What I have found in my clinical practice is that about half of the patients who come to see me have been taking fish oil because they heard it’s good for them, but they don’t notice any positive benefit. When I do my exam I often find that they have impaired fat digestion due to liver and gallbladder impairment – so they are unable to derive significant benefit from the supplements.

Generally, stopping the supplement for a period of time while you’re improving digestive function will allow you to add the supplement back in and derive more benefit from it.

Improvements to skin can be seen in: reduced inflammation, less dryness, improved skin tone and texture.


Food Sensitivities

In addition to your skin’s role as an organ of elimination, and absorption it also acts as part of your immune system.

Foods that trigger an immune response can cause skin reactions. A dramatic example of this is dermatitis herpetiformis, a red, intensely itchy rash that can occur after gluten exposure in those who are gluten sensitive.

Part of a healthy immune is inflammation. You don’t always see it, it may occur on a cellular level. Similar to the reaction that happens when you cut your finger – the body sends nutrients, and immune cells to the area. You may not see inflammation but you may feel the discomfort it causes.


Food sensitivities can have a similar effect. There are some that cause an immediate response where the inflammation may be obvious – swollen lips, hives or throat constriction.

But there is another type of food allergy called Delayed Hypersensitivity. These reactions occur over a period of 72 hours making it very difficult to pin down the trigger. If this is suspected then an IgG blood test is useful.

Micronutrient Deficiency

Your skin requires specific vitamins, minerals and trace minerals to maintain optimal function. In the next article we’ll look at some of the most important nutrients for skin health.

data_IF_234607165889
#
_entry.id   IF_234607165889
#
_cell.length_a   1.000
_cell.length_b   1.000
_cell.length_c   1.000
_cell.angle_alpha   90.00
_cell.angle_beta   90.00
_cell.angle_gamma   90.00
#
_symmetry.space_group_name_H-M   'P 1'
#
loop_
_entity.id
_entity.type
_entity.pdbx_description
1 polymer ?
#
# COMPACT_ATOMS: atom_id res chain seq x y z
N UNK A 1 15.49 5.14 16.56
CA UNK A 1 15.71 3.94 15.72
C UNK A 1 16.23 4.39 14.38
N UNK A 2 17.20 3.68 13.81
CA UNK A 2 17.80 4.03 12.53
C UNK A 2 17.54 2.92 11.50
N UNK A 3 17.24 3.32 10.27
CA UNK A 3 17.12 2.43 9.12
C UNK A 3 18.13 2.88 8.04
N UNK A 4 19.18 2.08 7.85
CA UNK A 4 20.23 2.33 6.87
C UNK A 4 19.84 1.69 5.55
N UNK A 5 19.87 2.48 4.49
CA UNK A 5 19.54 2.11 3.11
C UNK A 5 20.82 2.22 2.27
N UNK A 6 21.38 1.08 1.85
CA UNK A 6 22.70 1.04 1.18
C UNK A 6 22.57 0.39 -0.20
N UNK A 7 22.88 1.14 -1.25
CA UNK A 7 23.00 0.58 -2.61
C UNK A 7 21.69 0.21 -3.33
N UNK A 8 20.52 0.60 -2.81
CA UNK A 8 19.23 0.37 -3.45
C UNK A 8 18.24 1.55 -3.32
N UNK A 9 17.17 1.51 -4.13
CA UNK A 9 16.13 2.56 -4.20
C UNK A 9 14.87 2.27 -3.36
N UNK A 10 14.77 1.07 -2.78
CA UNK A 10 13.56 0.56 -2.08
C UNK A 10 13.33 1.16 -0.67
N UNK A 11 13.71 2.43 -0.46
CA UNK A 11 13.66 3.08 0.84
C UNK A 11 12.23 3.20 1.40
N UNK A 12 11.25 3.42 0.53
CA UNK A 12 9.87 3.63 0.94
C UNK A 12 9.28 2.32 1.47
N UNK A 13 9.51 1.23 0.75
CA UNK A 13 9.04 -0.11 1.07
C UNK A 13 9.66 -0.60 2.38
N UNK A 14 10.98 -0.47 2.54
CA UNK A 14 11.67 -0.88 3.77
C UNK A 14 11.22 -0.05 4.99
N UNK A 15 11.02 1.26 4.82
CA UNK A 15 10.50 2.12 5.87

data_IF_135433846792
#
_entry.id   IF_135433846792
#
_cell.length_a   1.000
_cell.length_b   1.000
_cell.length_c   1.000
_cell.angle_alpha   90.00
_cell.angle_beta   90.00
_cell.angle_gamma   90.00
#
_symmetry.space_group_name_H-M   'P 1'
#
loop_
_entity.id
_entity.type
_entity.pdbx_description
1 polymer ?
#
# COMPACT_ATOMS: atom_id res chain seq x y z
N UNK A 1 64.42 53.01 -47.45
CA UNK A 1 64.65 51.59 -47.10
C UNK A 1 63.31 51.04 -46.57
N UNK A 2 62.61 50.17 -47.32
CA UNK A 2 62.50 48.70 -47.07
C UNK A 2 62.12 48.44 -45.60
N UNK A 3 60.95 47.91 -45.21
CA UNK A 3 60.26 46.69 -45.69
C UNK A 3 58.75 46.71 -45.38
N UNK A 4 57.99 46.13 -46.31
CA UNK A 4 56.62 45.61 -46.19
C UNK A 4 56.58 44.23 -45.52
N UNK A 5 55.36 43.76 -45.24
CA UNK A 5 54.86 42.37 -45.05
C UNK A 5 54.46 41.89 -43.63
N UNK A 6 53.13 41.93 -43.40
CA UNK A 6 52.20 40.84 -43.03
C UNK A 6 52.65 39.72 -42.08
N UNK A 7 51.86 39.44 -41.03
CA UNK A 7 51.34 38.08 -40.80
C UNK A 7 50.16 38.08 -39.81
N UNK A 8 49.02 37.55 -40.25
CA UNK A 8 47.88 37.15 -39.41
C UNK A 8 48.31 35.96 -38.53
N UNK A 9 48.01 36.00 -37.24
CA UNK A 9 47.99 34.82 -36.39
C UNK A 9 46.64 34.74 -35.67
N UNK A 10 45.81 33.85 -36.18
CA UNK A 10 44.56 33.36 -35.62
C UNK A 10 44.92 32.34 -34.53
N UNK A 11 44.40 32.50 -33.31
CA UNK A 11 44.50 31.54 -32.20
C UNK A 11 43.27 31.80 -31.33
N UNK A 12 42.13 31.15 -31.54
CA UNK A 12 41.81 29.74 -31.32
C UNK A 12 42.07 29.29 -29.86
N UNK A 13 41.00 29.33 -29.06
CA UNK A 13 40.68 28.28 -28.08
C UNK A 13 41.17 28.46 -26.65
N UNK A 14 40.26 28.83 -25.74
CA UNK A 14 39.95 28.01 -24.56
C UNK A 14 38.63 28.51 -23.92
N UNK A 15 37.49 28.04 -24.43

But first, let’s look at what causes those deficiencies.


  1. Depleted soil – If it’s not in the soil the plant was grown in, then it’s not in the plant. Conventional farming uses NPK fertilizer which provides the macro-nutrients of nitrogen, phosphorous and potassium but does nothing to add the important trace minerals like zinc, copper, boron or vanadium. This results in nutritionally depleted food.
  2. Impaired digestion – If you’re buying organic produce from a farmer who uses compost to amend the soil then your produce may be full of micronutrients. But if your have digestive problems, you won’t be able to absorb them.
  3. Many prescription drugs interfere the levels of specific nutrients. For instance, acid blockers can cause B12 deficiency, Birth Control Pills cause B6 deficiency and there are many others.


So if you grew up eating conventionally raised produce, have a history of heartburn and have taken medication for it then you are very likely to have wrinkles, spots, dryness and other skin issues.

The good news is that your skin is resilient and can respond well when it gets what it needs.

The Three Step approach to better skin is to 1) increase nutrient-dense foods 2) address any digestive issues, including gallbladder, liver and gut biome and 3) then identify and replete any specific nutrient deficiencies. This approach typically results in significant improvement in acne, rosacea, dryness, inflammation and itchiness within two to three weeks.

One of the best ways to understand the underlying nutritional cause of your symptoms is to know which foods and nutrients you have trouble digesting and those you are deficient in.
Click here to take Dr. Rose’s Nutritional Profile Quiz and get an overview of what your nutritional imbalances could be. You’ll get your results immediately.


Dr. Marina Rose has a Functional Nutrition practice in Los Altos, CA where she helps people of all agaes address the underlying causes of symptoms including skin problems.